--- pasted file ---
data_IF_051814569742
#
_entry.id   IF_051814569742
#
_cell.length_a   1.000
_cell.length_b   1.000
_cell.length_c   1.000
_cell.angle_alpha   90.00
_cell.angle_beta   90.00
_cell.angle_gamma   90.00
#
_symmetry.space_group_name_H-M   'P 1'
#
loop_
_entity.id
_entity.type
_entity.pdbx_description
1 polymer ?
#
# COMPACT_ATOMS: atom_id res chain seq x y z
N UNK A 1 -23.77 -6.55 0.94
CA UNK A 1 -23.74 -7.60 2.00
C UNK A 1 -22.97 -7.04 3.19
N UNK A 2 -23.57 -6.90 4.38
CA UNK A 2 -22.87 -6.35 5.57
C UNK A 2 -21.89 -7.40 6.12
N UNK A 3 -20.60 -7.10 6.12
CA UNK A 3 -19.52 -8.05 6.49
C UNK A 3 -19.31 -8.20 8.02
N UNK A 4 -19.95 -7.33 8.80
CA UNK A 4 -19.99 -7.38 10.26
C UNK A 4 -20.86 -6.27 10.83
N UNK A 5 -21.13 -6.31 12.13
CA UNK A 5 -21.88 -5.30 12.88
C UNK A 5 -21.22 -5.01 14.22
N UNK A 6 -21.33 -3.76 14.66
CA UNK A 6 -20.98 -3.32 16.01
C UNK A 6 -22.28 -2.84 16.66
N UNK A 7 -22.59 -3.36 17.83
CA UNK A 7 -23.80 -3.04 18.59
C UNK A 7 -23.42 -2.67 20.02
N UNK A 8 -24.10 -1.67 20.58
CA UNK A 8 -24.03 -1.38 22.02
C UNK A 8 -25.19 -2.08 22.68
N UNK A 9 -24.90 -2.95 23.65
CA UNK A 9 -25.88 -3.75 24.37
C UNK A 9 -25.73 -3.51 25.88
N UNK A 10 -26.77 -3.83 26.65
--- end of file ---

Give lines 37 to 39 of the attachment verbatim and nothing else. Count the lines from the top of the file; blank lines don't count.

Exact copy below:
CA UNK A 6 -20.98 -3.32 16.01
C UNK A 6 -22.28 -2.84 16.66
N UNK A 7 -22.59 -3.36 17.83